Jumbos hope to build on last season’s 12th place national finish

Then-junior Russell Weeks swims breaststroke in a dual meet against Wheaton College on Jan. 23. (Julia Press / The Tufts Daily Archives)

As winter approaches and the temperature begins to plummet, the Jumbo athletics action heads indoors. The men’s swimming and diving team opens its season this Sunday at 11 a.m. when it hosts NESCAC rival Middlebury at Hamilton Pool, although the diving events will be held at Bentley University. The Jumbos have only been practicing as a team for a few weeks now due to NESCAC regulations, but they are itching to launch into competition.

“The team is excited to be back at it,” coach Adam Hoyt said. “The NESCAC schedule prohibits us from training as much as most schools and most athletes do. Being able to get started officially again is exciting. We’re looking forward to another year full of opportunities, and we’re going try to do something special.”

There is plenty of excitement around the program this year, especially with the expectations set for senior tri-captain diver Matt Rohrer. Rohrer is a four-time All-American and two-time honorable mention All-American after three NCAA Championship appearances. He most recently capped off his 2015-16 campaign with a sixth-place finish in the three meter and an eighth-place finish in the one meter at the NCAA meet in March to lead Tufts to 12th place nationally.

Sophomore Kingsley Bowen returns this season and will look to build on his 49.13 time in the 100-meter backstroke and 1:47.69 in the 200-meter backstroke from last year. His 100-meter and 200-meter performances ranked eighth and fourth in the country respectively, and both earned him All-American recognition. 

The two returning All-Americans will need to outperform their past performances if Tufts is to repeat or exceed its 12th place finish at the NCAA tournament last year, the best since 2006. Graduating four-time All-American Michael Winget (LA ’16) is a blow to the team’s hopes, but there is enough talent on the roster to fill the hole.

Rohrer also cited the latest preseason poll — which ranks Tufts No. 17 nationally — as a source of motivation and early-season momentum. No. 9 Williams and No. 13 Amherst are the only NESCAC teams ranked higher.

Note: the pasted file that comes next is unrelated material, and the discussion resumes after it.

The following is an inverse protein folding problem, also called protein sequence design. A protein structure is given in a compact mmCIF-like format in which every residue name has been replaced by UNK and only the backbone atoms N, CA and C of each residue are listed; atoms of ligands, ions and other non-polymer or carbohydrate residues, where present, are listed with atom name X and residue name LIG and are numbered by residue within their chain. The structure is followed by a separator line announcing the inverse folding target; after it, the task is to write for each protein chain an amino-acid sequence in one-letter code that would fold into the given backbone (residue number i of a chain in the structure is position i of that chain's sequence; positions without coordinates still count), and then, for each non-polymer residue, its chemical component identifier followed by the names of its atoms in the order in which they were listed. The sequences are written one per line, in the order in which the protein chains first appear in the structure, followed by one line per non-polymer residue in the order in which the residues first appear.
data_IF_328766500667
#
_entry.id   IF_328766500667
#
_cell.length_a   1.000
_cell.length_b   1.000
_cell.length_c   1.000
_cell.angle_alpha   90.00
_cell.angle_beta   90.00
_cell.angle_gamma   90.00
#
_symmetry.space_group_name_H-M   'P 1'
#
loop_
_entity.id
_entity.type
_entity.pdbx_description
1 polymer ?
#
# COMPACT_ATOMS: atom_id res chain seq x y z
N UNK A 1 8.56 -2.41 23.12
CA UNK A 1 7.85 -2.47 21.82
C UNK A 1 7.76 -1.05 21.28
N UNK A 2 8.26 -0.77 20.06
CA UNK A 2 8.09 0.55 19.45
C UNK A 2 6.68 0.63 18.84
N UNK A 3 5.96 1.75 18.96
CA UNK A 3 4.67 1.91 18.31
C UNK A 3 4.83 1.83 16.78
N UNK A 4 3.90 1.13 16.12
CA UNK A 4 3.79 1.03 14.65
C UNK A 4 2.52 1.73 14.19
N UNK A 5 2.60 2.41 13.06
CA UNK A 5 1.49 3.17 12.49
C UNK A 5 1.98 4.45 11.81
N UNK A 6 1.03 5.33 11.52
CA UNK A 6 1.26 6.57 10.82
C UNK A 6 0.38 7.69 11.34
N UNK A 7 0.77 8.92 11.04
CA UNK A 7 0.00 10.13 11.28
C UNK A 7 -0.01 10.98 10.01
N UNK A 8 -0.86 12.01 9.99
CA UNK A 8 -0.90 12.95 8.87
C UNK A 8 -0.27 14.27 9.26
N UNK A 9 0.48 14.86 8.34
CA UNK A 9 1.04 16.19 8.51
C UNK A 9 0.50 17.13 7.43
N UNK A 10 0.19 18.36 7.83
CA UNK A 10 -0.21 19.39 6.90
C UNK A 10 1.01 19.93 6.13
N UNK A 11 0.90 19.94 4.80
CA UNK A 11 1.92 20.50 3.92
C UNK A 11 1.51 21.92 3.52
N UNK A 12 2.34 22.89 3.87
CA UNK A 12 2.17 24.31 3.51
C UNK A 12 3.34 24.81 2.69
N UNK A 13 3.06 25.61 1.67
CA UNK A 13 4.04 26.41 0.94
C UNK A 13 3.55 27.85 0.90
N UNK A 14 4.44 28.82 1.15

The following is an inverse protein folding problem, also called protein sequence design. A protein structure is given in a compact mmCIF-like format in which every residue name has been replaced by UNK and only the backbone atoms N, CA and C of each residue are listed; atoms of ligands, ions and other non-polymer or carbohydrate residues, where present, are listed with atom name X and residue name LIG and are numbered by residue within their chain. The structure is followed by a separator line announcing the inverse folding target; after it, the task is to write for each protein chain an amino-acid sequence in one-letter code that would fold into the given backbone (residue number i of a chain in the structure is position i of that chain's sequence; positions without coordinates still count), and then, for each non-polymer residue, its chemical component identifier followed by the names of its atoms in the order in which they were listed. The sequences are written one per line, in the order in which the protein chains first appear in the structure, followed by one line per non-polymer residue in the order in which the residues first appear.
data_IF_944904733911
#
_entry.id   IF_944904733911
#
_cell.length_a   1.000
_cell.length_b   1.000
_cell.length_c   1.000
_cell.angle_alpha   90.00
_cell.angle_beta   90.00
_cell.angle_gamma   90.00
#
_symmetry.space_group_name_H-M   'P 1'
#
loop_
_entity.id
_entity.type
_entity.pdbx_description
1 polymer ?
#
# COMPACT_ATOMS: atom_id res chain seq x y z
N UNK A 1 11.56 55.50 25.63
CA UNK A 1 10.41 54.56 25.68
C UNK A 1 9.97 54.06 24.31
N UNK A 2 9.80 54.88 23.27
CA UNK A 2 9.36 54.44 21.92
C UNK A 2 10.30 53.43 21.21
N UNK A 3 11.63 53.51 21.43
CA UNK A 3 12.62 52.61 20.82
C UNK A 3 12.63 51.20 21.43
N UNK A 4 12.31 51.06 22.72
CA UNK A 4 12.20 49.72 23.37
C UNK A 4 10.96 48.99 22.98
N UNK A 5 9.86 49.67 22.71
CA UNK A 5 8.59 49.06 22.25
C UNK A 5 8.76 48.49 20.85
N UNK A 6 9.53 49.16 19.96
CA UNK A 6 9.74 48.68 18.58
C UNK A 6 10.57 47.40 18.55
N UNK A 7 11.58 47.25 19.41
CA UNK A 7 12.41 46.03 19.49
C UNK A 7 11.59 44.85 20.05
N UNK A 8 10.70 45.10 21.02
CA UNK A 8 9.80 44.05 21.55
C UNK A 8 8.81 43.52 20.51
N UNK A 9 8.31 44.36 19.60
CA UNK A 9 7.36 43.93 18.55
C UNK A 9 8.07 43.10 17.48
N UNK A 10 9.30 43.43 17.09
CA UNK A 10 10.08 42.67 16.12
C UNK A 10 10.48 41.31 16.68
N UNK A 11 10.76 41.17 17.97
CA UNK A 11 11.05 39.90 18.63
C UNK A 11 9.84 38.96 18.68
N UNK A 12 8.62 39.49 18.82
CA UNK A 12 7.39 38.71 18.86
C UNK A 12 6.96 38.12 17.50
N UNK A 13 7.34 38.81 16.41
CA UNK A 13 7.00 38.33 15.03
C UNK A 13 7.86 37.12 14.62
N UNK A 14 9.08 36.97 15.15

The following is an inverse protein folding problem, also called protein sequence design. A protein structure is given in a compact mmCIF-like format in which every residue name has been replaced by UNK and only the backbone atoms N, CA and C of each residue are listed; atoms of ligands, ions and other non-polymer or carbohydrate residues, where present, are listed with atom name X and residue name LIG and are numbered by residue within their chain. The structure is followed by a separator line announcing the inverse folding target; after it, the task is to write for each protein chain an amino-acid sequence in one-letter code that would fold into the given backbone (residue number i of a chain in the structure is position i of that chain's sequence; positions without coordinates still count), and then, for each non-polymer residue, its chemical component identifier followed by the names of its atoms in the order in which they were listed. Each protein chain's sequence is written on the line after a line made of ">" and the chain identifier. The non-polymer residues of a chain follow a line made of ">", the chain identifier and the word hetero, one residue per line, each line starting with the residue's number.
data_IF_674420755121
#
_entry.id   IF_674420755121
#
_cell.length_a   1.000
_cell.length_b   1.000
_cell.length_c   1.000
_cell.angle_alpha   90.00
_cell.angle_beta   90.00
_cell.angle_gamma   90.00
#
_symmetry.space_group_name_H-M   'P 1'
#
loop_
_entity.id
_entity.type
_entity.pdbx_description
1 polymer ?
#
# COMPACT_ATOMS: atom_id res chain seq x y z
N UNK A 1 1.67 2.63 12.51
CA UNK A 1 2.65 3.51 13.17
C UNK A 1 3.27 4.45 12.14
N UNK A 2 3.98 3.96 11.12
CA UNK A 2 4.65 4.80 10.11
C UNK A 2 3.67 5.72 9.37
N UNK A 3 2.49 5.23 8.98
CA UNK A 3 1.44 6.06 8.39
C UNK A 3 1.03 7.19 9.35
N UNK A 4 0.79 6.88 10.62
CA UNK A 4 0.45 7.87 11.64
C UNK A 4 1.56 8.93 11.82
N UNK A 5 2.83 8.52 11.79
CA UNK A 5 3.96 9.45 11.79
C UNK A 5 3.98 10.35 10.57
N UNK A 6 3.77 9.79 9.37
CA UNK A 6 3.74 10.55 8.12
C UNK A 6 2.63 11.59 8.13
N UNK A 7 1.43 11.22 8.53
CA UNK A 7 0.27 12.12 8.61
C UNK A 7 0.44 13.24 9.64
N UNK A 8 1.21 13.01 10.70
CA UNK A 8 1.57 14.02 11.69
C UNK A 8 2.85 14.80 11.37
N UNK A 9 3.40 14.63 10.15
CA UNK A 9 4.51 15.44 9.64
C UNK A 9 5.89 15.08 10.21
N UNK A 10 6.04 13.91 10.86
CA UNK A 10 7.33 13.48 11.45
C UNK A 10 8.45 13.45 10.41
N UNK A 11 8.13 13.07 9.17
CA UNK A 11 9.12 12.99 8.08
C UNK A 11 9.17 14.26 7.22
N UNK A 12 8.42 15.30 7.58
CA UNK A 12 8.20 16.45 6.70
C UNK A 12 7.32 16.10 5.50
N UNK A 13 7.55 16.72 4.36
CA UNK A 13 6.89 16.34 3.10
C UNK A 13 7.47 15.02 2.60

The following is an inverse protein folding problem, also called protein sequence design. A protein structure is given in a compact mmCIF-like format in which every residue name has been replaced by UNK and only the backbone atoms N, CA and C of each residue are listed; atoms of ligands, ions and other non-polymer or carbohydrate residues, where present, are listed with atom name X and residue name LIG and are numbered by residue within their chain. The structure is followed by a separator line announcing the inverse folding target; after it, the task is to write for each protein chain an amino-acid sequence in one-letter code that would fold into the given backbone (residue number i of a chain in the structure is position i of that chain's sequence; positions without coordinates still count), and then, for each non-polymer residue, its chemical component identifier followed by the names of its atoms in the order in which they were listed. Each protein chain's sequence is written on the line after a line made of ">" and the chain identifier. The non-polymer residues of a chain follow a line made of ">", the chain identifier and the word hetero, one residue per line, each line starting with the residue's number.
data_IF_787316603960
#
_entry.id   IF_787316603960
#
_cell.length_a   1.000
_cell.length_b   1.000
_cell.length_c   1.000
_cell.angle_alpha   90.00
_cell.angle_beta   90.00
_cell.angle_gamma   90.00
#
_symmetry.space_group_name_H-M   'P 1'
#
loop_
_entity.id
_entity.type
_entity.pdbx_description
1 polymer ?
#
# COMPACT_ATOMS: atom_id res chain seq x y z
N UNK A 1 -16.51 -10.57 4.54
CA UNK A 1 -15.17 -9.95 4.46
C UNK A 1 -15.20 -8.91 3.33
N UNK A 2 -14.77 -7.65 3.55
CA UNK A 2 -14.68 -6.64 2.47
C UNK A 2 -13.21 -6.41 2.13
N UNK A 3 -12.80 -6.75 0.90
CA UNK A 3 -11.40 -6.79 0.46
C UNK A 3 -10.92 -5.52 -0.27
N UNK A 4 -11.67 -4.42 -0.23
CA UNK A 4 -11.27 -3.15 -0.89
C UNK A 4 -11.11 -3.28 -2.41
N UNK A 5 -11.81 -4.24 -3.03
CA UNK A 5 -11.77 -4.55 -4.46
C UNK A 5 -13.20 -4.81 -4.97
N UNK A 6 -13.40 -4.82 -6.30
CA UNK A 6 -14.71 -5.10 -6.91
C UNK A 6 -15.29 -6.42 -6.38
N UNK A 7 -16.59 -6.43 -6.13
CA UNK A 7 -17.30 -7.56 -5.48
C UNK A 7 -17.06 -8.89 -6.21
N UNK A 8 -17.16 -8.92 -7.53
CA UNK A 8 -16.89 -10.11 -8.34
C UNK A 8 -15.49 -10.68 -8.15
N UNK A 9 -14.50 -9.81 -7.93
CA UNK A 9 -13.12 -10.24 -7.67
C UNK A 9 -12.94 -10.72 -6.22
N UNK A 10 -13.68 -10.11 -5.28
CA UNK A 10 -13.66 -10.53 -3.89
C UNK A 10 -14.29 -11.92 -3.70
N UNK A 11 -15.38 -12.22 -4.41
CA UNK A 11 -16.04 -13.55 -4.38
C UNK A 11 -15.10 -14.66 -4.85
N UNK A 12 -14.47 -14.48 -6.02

“We’ve put in so much work already in the preseason,” Rohrer said. “We’re ready to swim as fast as we can, dive as well as we can right off the bat. We’re excited that we’re being recognized now as one of the best teams in the country, and we’re ready to prove that. Also, everyone on the team is ready to show that they can be a factor and that they can contribute.”

The Jumbos finished second in the NESCAC last year and Hoyt expects them to be near the top of the conference this season as well.

“My expectation is that we can compete with just about every team we’ll see this year,” Hoyt said. “We have the ability level, the talent level and the maturity to compete. There are going to be some schools that are tougher than others, but we’re right in the thick of the top third in our conference. I can see us finishing anywhere from first to fourth place, depending on how well we put it together and how well the other teams put it together.”

Senior tri-captain Russ Weeks, who swims the individual medley and the breaststroke, believes that the team’s success last season was in part due to the Jumbos’ impressive work ethic.

“I would like to carry over the work ethic we had last season. We were able to stay motivated and focused on our training throughout the entire season and the results paid off,” Weeks told the Daily in an email. “I would like to work on our intensity during races by maintaining our confidence and being aggressive in the water. Winning or losing can be determined by hundredths of a second, so being able to keep up the intensity and finish strong into the wall can make a huge difference in the end.”

Hoyt has tried to motivate his swimmers to work hard and develop a winning mentality going into the new season.

“I think attitude and effort are everything, so that’s something we focus a lot on,” Hoyt said. “Swimming is a tough sport, and it’s a very honest sport. You can’t blame your time on another player or a teammate or a coach. I try to talk a lot with our men about attitude, and I tell them to stay positive.”

Hoyt noted that he does this especially with the first-years, which is particularly important as the 15-strong first-year class is the largest on the team. The upperclassmen have also taken to mentoring the rookies and making them feel welcome in the program.

“With such a young team, I feel that it is essential to set the tone and lead by example,” Weeks said. “In order to be the best we can be and to have everyone on the same level, I need to be able to share my knowledge and experience with the underclassmen.”

Rohrer also noted that enjoying competing is an important factor in developing the necessary motivation and drive for success, and wants others to enjoy being part of the team as much as he does.

“[The sport] is fun. I love it,” Rohrer said. “I wouldn’t have stuck with it if it wasn’t fun. It’s a blast, and I want everyone to love this team as much as I do. At the same time, we are a top 20 team. We have to work to be successful.”